# Warm Up - PowerPoint PPT Presentation

PPT – Warm Up PowerPoint presentation | free to download - id: 7a4614-YmE3Z

The Adobe Flash plugin is needed to view this content

Get the plugin now

View by Category
Title:

## Warm Up

Description:

### Preview Warm Up California Standards Lesson Presentation – PowerPoint PPT presentation

Number of Views:3
Avg rating:3.0/5.0
Slides: 27
Provided by: Laure329
Category:
Transcript and Presenter's Notes

Title: Warm Up

1
Preview
Warm Up
California Standards
Lesson Presentation
2
Warm Up Find the area of the following
figures. 1. a triangle with a base of 12.4 m and
a height of 5 m 2. a parallelogram with a base
of 36 in. and a height of 15 in. 3. a square
with side lengths of 2.5 yd
31 m2
540 in2
6.25 yd2
3
(No Transcript)
4
Vocabulary
composite figure
5
A composite figure is made up of simple geometric
shapes, such as triangles and rectangles. You can
find the area of composite and other irregular
figures by separating them into non-overlapping
familiar figures. The sum of the areas of these
figures is the area of the entire figure. You can
also estimate the area of irregular figures by
using graph paper.
6
Teacher Example 1 Estimating the Area of an
Irregular Figure Estimate the area of the figure.
Each square represents one square yard.
Count the number of filled or almost-filled
squares 47 squares.
Count the number of squares that are about
half-full 9 squares.
Add the number of filled squares plus ½ the
number of half-filled squares 47 ( 9)
47 4.5 51.5
1 2
7
Student Practice 1 Estimate the area of the
figure. Each square represents 1 yd2.
Count the number of filled or almost-filled
squares 11 red squares.
Count the number of squares that are about
half-full 8 green squares.
Add the number of filled squares plus ½ the
number of half-filled squares 11 ( 8)
11 4 15.
1 2
8
Teacher Example 2 Finding the Area of a
Composite Figure Find the area of the composite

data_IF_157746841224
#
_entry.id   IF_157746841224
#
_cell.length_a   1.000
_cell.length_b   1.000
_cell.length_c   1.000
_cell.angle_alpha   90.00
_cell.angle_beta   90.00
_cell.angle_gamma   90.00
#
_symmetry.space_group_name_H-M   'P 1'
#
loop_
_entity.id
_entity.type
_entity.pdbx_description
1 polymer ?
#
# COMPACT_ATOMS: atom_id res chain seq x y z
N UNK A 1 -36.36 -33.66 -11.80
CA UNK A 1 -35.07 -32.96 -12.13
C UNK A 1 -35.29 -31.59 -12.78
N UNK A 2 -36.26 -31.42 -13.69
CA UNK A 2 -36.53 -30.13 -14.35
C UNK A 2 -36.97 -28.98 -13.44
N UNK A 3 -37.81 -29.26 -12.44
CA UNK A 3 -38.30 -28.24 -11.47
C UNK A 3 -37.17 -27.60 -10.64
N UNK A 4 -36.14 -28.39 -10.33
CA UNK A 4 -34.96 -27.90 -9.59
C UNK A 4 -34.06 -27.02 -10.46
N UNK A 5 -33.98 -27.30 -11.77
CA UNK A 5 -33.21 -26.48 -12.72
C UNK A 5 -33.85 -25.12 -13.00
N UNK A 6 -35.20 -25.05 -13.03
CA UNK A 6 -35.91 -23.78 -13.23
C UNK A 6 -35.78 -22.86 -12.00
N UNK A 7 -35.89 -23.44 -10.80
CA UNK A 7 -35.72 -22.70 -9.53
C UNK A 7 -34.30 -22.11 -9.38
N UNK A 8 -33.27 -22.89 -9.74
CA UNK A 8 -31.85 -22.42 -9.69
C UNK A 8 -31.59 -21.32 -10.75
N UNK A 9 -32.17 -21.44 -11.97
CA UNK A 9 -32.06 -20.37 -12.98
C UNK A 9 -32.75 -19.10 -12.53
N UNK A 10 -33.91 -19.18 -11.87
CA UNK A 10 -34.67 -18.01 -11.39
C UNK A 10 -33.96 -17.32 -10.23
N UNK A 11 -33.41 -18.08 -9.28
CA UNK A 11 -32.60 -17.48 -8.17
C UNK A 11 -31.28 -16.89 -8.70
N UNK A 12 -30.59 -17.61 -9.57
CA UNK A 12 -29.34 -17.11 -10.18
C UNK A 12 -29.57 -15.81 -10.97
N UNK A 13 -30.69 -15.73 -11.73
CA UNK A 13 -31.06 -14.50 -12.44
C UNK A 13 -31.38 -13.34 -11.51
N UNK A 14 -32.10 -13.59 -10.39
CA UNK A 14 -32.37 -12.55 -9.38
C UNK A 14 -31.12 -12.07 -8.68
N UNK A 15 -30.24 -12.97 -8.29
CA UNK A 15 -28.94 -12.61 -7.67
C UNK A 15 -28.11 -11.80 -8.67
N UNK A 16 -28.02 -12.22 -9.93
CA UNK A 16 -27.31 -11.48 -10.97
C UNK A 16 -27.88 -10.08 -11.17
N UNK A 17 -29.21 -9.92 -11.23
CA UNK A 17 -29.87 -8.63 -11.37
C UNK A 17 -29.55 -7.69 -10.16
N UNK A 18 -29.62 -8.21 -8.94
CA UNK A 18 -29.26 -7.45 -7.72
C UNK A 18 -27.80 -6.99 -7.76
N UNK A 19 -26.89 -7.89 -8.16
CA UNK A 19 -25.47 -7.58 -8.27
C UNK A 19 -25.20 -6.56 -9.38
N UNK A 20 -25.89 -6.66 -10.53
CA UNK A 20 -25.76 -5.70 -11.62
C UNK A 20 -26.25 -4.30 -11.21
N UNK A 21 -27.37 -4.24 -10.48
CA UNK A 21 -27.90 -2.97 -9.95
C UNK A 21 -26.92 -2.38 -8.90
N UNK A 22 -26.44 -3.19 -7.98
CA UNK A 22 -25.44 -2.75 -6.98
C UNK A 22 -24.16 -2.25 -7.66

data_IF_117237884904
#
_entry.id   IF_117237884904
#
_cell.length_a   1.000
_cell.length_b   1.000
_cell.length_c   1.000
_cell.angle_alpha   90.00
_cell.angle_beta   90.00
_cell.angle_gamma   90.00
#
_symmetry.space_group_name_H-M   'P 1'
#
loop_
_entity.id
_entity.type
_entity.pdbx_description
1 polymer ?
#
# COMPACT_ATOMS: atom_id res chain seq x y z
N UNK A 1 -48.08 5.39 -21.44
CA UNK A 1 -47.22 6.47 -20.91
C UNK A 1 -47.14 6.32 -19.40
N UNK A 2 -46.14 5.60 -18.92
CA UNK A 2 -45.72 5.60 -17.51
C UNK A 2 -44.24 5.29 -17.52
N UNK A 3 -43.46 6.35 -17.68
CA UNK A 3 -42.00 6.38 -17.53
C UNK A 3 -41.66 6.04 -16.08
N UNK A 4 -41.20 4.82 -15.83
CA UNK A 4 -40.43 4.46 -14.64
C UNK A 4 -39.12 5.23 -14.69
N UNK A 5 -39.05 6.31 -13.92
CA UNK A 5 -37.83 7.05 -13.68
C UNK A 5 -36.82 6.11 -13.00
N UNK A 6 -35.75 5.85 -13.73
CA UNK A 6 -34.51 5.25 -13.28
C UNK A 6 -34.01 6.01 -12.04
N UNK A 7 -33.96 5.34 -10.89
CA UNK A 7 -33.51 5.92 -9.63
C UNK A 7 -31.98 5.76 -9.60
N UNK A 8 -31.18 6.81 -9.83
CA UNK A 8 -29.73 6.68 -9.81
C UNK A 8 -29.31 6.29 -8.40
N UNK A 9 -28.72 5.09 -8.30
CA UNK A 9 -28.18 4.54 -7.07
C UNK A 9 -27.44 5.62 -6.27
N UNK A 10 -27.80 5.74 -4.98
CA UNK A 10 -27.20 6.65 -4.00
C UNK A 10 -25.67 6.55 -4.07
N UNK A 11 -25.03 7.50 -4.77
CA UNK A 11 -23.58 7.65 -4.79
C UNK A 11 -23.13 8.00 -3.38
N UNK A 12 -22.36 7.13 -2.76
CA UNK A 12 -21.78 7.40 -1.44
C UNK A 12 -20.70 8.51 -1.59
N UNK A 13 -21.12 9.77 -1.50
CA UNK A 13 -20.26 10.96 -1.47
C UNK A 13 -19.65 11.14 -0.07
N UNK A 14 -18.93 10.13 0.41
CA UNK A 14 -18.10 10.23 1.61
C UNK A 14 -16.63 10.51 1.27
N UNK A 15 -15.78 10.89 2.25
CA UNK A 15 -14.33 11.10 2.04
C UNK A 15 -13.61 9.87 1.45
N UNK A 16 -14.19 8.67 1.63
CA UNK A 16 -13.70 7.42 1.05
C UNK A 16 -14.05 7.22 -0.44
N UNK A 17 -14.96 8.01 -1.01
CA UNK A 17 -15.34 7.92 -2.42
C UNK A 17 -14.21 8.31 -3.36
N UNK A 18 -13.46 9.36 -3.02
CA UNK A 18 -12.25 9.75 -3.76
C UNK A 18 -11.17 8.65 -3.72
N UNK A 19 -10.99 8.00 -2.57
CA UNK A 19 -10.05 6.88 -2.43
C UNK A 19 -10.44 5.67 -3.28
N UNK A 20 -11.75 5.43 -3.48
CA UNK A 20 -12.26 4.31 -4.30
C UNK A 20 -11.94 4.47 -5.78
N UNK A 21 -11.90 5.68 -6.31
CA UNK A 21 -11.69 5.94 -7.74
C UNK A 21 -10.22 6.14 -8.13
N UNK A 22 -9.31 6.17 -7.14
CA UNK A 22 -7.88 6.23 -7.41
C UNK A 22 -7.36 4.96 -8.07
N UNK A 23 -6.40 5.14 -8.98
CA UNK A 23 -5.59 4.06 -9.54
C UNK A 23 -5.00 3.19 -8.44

figure. Use 3.14 as an estimate for p.
16 m
9 m
16 m
Use the formula for the area of a parallelogram.
Substitute 16 for b.
Substitute 9 for h.
9
(No Transcript)
10
Teacher Example 2 Continued Find the area of the
composite figure. Use 3.14 as an estimate for p.
The area of a semicircle is the area of a
circle.
12
Substitute 3.14 for p and 8 for r.
Multiply.
11
Teacher Example 2 Continued Find the area of the
composite figure. Use 3.14 as an estimate for p.
12
Student Practice 2 Find the area of the
composite figure.
9 yd
2 yd
8 yd
Use the formula for the area of a rectangle.
Substitute 8 for l.
Substitute 9 for w.
13
Student Practice 2 Continued Find the area of
the composite figure.
9 yd
Substitute 2 for b and 9 for h.
2 yd
8 yd
Multiply.
14
Student Practice 2 Continued Find the area of
the composite figure. Use 3.14 as an estimate for
p.
15
Teacher Example 3 Problem Solving
Application The Wrights want to tile their entry
with one-square-foot tiles. How much tile will
they need?
16
Teacher Example 3 Continued
Rewrite the question as a statement. Find the
amount of tile needed to cover the entry
floor. List the important information The
floor of the entry is a composite figure. The
amount of tile needed is equal to the area of the
floor.
17
Teacher Example 3 Continued
Find the area of the floor by separating the
figure into familiar figures a rectangle and a
trapezoid. Then add the areas of the rectangle
and trapezoid to find the total area.
18
(No Transcript)
19
Teacher Example 3 Continued
Find the area of each smaller figure.
20
Teacher Example 3 Continued
Look Back
The area of the entry must be greater than the
area of the rectangle (40 ft2), so the answer is
reasonable.
21
Student Practice 3 The Franklins want to
wallpaper the wall of their daughters loft. How
much wallpaper will they need?
22
Student Practice 3 Continued
Rewrite the question as a statement. Find the
amount of wallpaper needed to cover the loft
wall. List the important information The
wall of the loft is a composite figure. The
amount of wallpaper needed is equal to the area
of the wall.
23
Student Practice 3 Continued
Find the area of the wall by separating the
figure into familiar figures a rectangle and a
triangle. Then add the areas of the rectangle and
triangle to find the total area.
24
Student Practice 3 Continued
Find the area of each smaller figure.
25
Student Practice 3 Continued
Look Back
The area of the wall must be greater than the
area of the rectangle (108 ft2), so the answer is
reasonable.
26
Lesson Quiz
Find the perimeter and area of each figure. 1.
2.
6 cm
8 cm
10 ft
8.1 ft
7 ft
14 ft